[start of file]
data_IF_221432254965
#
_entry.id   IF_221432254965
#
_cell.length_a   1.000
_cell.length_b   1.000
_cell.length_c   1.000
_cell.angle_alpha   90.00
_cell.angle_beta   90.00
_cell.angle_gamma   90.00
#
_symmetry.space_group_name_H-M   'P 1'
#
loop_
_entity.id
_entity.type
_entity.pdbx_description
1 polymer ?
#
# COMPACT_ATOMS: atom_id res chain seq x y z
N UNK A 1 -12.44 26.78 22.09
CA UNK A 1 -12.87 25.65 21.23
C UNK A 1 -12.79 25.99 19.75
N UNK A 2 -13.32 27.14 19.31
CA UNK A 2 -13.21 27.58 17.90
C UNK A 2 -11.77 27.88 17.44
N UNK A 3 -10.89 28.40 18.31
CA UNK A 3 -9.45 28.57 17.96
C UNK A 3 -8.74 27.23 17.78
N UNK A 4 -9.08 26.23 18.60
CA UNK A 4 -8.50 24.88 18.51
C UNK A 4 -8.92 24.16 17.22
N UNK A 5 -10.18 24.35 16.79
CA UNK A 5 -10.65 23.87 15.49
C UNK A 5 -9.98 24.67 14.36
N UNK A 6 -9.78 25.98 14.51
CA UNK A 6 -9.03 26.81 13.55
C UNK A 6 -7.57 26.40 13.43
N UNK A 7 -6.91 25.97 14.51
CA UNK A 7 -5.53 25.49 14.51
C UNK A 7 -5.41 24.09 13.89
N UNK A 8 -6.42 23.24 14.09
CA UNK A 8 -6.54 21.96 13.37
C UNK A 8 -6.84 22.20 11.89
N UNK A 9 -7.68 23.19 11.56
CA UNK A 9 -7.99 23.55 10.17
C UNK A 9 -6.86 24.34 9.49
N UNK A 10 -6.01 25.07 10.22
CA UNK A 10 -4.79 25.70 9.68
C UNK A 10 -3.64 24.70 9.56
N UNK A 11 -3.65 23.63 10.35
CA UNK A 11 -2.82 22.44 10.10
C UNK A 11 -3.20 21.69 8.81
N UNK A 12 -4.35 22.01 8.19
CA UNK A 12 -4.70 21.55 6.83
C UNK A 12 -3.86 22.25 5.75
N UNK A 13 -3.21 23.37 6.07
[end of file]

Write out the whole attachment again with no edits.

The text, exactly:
data_IF_221432254965
#
_entry.id   IF_221432254965
#
_cell.length_a   1.000
_cell.length_b   1.000
_cell.length_c   1.000
_cell.angle_alpha   90.00
_cell.angle_beta   90.00
_cell.angle_gamma   90.00
#
_symmetry.space_group_name_H-M   'P 1'
#
loop_
_entity.id
_entity.type
_entity.pdbx_description
1 polymer ?
#
# COMPACT_ATOMS: atom_id res chain seq x y z
N UNK A 1 -12.44 26.78 22.09
CA UNK A 1 -12.87 25.65 21.23
C UNK A 1 -12.79 25.99 19.75
N UNK A 2 -13.32 27.14 19.31
CA UNK A 2 -13.21 27.58 17.90
C UNK A 2 -11.77 27.88 17.44
N UNK A 3 -10.89 28.40 18.31
CA UNK A 3 -9.45 28.57 17.96
C UNK A 3 -8.74 27.23 17.78
N UNK A 4 -9.08 26.23 18.60
CA UNK A 4 -8.50 24.88 18.51
C UNK A 4 -8.92 24.16 17.22
N UNK A 5 -10.18 24.35 16.79
CA UNK A 5 -10.65 23.87 15.49
C UNK A 5 -9.98 24.67 14.36
N UNK A 6 -9.78 25.98 14.51
CA UNK A 6 -9.03 26.81 13.55
C UNK A 6 -7.57 26.40 13.43
N UNK A 7 -6.91 25.97 14.51
CA UNK A 7 -5.53 25.49 14.51
C UNK A 7 -5.41 24.09 13.89
N UNK A 8 -6.42 23.24 14.09
CA UNK A 8 -6.54 21.96 13.37
C UNK A 8 -6.84 22.20 11.89
N UNK A 9 -7.68 23.19 11.56
CA UNK A 9 -7.99 23.55 10.17
C UNK A 9 -6.86 24.34 9.49
N UNK A 10 -6.01 25.07 10.22
CA UNK A 10 -4.79 25.70 9.68
C UNK A 10 -3.64 24.70 9.56
N UNK A 11 -3.65 23.63 10.35
CA UNK A 11 -2.82 22.44 10.10
C UNK A 11 -3.20 21.69 8.81
N UNK A 12 -4.35 22.01 8.19
CA UNK A 12 -4.70 21.55 6.83
C UNK A 12 -3.86 22.25 5.75
N UNK A 13 -3.21 23.37 6.07